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Health News

'Magic bullet' tested to cut risk of heart attack and stroke

An international trial was launched yesterday to establish if a one-a-day pill can cut the risk of heart attacks and strokes.

The "polypill" is a single tablet that combines drugs such as aspirin, a statin to lower cholesterol and blood pressure-lowering medicines. A trial in India in 2009 found that such low-cost "magic bullet" pills could halve rates of heart attacks and strokes.

The latest trial involves testing a drug called the Red Heart Pill to see how it could be used in countries such as the UK, as well as in developing nations.

Researchers are recruiting 2,000 volunteers who are at high risk of heart attack or stroke, or who have already suffered one. Related trials began earlier in the year in New Zealand and Australia and there are plans for further trials in Brazil, Canada, China and South Africa.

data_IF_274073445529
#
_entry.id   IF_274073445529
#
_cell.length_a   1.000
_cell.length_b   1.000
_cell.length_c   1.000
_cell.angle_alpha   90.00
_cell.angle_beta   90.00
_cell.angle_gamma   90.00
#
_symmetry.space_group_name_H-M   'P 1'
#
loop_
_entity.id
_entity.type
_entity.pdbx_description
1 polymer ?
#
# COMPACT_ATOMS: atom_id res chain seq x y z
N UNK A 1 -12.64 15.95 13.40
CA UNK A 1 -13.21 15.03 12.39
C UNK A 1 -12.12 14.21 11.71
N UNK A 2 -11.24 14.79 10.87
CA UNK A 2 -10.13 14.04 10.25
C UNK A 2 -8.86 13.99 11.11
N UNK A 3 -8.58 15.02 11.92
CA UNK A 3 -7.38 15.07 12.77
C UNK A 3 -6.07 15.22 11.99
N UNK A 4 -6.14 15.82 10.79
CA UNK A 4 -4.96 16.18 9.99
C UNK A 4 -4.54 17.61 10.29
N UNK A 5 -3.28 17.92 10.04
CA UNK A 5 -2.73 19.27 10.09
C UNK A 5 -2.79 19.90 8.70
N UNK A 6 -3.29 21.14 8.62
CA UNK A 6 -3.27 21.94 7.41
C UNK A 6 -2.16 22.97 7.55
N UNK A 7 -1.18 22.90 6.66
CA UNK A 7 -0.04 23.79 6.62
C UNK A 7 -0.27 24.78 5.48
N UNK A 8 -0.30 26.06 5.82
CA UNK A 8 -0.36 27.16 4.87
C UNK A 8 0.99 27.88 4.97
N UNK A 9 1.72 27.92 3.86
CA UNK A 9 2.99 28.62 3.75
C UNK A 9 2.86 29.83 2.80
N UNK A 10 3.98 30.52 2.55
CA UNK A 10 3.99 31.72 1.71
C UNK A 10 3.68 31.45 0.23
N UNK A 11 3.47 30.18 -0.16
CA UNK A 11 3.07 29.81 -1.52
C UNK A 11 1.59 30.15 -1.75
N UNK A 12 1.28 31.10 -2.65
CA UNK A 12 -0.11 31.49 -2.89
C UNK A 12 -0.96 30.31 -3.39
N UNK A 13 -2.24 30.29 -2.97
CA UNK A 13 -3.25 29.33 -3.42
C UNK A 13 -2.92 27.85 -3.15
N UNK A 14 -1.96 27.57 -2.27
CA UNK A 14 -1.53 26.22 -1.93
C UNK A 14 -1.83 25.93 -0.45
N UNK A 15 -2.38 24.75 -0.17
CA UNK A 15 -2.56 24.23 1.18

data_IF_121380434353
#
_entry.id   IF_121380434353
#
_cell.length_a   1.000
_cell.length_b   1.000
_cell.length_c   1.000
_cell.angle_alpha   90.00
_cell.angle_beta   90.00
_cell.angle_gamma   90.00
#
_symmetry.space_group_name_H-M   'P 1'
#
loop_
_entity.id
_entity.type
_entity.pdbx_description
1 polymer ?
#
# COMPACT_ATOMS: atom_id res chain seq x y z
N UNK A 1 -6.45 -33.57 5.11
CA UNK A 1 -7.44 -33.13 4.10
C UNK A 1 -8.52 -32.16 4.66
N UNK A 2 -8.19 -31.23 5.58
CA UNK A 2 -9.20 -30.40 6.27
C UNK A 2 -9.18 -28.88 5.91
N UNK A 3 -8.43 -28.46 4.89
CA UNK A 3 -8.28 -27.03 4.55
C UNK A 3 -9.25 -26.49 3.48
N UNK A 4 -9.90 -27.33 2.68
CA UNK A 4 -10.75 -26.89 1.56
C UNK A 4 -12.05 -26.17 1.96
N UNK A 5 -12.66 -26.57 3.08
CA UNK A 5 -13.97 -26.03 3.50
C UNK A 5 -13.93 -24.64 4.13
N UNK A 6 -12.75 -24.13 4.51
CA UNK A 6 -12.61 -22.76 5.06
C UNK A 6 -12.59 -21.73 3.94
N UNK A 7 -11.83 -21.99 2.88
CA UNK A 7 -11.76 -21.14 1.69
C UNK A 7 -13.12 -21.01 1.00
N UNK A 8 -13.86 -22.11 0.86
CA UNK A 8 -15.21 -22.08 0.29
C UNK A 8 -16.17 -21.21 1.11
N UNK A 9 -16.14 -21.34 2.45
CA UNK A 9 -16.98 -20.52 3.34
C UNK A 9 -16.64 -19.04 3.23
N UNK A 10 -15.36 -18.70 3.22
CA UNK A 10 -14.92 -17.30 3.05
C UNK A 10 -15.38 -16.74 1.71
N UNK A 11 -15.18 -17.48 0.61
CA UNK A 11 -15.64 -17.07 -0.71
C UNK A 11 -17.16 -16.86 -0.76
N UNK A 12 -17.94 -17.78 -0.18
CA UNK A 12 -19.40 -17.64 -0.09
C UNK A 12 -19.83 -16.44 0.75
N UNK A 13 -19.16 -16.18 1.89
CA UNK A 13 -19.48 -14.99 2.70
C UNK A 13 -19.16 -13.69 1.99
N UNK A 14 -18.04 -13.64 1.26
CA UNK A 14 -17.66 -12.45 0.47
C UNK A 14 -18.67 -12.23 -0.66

Professor Simon Thom, co-principal investigator on the study from the National Heart and Lung Institute at Imperial College London, said: "The polypill idea is really simple: make it easier for people to get the medication they need by giving them just one polypill to take each day rather than lots of different pills that may need to be taken at different times.

"It's likely that combining medications in one polypill could enable people in low-income countries to have easy access to cheap preventive medication.

"Polypills are being used successfully to treat other diseases like tuberculosis and HIV, but we don't yet know whether they could be effective in those with cardiovascular problems."